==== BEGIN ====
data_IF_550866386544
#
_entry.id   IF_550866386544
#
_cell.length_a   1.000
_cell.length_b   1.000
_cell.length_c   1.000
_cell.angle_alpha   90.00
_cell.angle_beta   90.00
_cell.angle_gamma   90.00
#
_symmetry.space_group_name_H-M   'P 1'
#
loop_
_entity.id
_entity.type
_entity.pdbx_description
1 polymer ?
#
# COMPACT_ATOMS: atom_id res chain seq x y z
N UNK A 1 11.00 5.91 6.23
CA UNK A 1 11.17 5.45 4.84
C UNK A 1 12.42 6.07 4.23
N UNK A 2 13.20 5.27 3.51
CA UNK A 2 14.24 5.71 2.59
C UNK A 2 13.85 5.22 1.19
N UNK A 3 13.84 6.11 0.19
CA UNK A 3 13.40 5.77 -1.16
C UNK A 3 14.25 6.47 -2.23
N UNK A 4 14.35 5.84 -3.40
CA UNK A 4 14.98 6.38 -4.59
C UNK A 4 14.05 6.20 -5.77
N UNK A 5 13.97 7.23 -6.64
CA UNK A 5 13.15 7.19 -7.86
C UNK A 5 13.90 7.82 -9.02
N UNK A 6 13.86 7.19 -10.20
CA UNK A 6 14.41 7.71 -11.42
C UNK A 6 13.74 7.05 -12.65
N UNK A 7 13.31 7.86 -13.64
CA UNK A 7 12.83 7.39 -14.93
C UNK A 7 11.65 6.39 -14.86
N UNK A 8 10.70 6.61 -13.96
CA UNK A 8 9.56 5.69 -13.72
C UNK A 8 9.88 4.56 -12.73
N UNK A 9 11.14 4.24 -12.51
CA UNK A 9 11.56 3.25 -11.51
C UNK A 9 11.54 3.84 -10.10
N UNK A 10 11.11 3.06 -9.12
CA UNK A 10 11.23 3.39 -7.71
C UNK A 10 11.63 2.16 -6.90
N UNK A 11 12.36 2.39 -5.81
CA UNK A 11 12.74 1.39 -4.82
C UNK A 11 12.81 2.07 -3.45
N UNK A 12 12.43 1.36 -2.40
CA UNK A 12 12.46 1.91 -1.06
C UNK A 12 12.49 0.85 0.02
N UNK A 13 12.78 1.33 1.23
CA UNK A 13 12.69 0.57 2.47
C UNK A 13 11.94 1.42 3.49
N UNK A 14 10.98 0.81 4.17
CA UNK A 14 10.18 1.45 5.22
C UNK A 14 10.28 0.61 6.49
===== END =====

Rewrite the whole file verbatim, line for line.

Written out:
data_IF_550866386544
#
_entry.id   IF_550866386544
#
_cell.length_a   1.000
_cell.length_b   1.000
_cell.length_c   1.000
_cell.angle_alpha   90.00
_cell.angle_beta   90.00
_cell.angle_gamma   90.00
#
_symmetry.space_group_name_H-M   'P 1'
#
loop_
_entity.id
_entity.type
_entity.pdbx_description
1 polymer ?
#
# COMPACT_ATOMS: atom_id res chain seq x y z
N UNK A 1 11.00 5.91 6.23
CA UNK A 1 11.17 5.45 4.84
C UNK A 1 12.42 6.07 4.23
N UNK A 2 13.20 5.27 3.51
CA UNK A 2 14.24 5.71 2.59
C UNK A 2 13.85 5.22 1.19
N UNK A 3 13.84 6.11 0.19
CA UNK A 3 13.40 5.77 -1.16
C UNK A 3 14.25 6.47 -2.23
N UNK A 4 14.35 5.84 -3.40
CA UNK A 4 14.98 6.38 -4.59
C UNK A 4 14.05 6.20 -5.77
N UNK A 5 13.97 7.23 -6.64
CA UNK A 5 13.15 7.19 -7.86
C UNK A 5 13.90 7.82 -9.02
N UNK A 6 13.86 7.19 -10.20
CA UNK A 6 14.41 7.71 -11.42
C UNK A 6 13.74 7.05 -12.65
N UNK A 7 13.31 7.86 -13.64
CA UNK A 7 12.83 7.39 -14.93
C UNK A 7 11.65 6.39 -14.86
N UNK A 8 10.70 6.61 -13.96
CA UNK A 8 9.56 5.69 -13.72
C UNK A 8 9.88 4.56 -12.73
N UNK A 9 11.14 4.24 -12.51
CA UNK A 9 11.56 3.25 -11.51
C UNK A 9 11.54 3.84 -10.10
N UNK A 10 11.11 3.06 -9.12
CA UNK A 10 11.23 3.39 -7.71
C UNK A 10 11.63 2.16 -6.90
N UNK A 11 12.36 2.39 -5.81
CA UNK A 11 12.74 1.39 -4.82
C UNK A 11 12.81 2.07 -3.45
N UNK A 12 12.43 1.36 -2.40
CA UNK A 12 12.46 1.91 -1.06
C UNK A 12 12.49 0.85 0.02
N UNK A 13 12.78 1.33 1.23
CA UNK A 13 12.69 0.57 2.47
C UNK A 13 11.94 1.42 3.49
N UNK A 14 10.98 0.81 4.17
CA UNK A 14 10.18 1.45 5.22
C UNK A 14 10.28 0.61 6.49